Mgahinga Gorilla National park is not only a birding paradise, but like Bwindi Impenetrable National park, is also home to endangered mountain Gorillas, with one habituated gorilla family open for gorilla tracking.
Other wildlife like Golden monkeys which can also be tracked, forest elephants, bush bucks, jackals, Egyptian mongoose, spotted hynas, buffaloes and different types of special cats call this park home.

For active travellers, three volcanic mountains are found here. These include Mt. Muhavura at 4127 meters above sea level, Mt. Sabinyo at 3645 meters above sea level and Mt Gahinga at 3475 meters above sea level

Mount Elgon National Park
Mount Elgon National Parkis located on the Uganda Kenya border and is an important water catchment for Nzoia River which flows into Lake Victoria and for Turkwel River that flows into Lake Turkana. It is 4,200 meters above sea level. The mountain has unique features like flat topped basalt called the Koitobos and lava tube caves.

The mountain has over 240 recorded bird species, making it one of the best birding destinations. These bird species include 3 of the eight Kenya Mountains Endemic Bird Area species, five of the thirteen species of the Sudan-Guinea biome species, 19 of the 43 Guinea Congo Forests biome species, 47 of the 70 species of the Afro-tropical biome, and quiet a number of the Sudan-Guinea Savannah biome species that occur in Kenya have been recorded here. The park is also home to Sharpe’s longclaw, a globally threatened species along with some regionally threatened and range restricted species; Gypaetusbarbatus, Stephanoaetuscoronatus, Francolinusstreptophorus, Sarothruraaffinis, Bubocapensis, Glaucidiumtephronotum, Indicatorconirostris, Phyllastrephusbaumanni, Kakamegapoliothorax, Sheppardiapolioptera,Campephagaquiscalina and Cisticolahunteri, Francolinusjacksoni respectively.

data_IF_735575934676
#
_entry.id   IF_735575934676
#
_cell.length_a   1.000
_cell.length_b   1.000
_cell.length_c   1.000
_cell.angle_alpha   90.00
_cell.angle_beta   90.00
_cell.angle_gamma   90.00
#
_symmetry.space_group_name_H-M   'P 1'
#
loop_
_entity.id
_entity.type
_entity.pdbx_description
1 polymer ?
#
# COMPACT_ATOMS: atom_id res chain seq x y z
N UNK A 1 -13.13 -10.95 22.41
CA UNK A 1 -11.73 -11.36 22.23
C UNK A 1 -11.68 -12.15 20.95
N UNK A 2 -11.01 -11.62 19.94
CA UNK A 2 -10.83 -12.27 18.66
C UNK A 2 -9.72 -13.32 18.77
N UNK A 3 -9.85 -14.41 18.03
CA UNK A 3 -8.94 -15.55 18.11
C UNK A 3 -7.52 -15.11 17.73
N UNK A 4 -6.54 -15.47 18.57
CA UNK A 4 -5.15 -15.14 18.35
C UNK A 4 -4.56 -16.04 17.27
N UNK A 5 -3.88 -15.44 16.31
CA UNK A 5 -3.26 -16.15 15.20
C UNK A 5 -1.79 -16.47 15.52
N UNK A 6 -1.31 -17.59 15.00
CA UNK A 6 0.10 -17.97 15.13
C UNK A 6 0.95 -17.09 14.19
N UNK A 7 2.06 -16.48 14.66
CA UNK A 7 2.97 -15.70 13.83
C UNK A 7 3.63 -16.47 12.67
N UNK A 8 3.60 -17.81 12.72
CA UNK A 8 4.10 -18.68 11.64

Mount Elgon vegetation is characterized by wet montane forest dominated by Oleacapensis and Aningeriaadolfi-friedericii grading into Olea, Podocarpusfalcatus forest, a zone of mixed Podocarpus and bamboo Arundinariaalpina, and the Hageniaabyssinica zone with giant heath Erica arborea and Erica trimeraelgonensis. Afro-alpine moorlands occupy the highest parts of the mountain, with tussock grasses such as Festucapilgeri, bogs of Carexrunssoroensis, giant groundsels and giant lobelias. Open wooded grassland with Erythrina and Combretum covers part of the lower, drier north-eastern slopes.

Among other activities in Mount Elgon is sport fishing on River Suam, mountain hiking and game viewing of Elephants, Buffaloes, Water bucks, monkeys, and giant forest hog among others

Lake Mburo National Park
Lake Mburo National parkis the smallest savanna park of Uganda’s national park at 260 sq km at an altitude of 1,280 – 1,520 meters above sea level
313 bird species have been recorded in Lake Mburo National park. It is situated in swamp finged lakes which provide a perfect habitat for countless birds that include the African finfoot and the Red-faced Barbet.

It has Acacia woodland that favours great savannah bird species. Birds recorded here include the elusive Shoebill stork and White-winged Warbler; other species to lookout for are; the Crested, Coqui, and the Red-winged Francolins, Blue-spotted Wood Dove, Brown Parrot, Barefaced Go-away bird, Harlequin and Blue Quails, Common Button Quail, White-headed and Black-billed Barbet, Greenwood Hoopoe, Common Scimitarbill, Blue-napped Mousebird, Blue-breasted and Shining-blue Kingfishers, Lilac-breasted Roller, African-grey Hornbill, the Nubian, Buff-spotted, Brown-eared, and the Grey Woodpeckers, Trilling, Stout, and Wing-snapping Cisticolas, Red-necked spurfowl, Black-bellied Bustard, Temminck’s Courser, African-wattled Plover, Rufous napped and Flappet larks, Rufous-chested Swallow ,Yellow-throated Longclaw, Black-winged Bishop, Chubb’s, Carruther’s and a number of other Cisticolas, the Lesser and Great Swamp Warblers, etc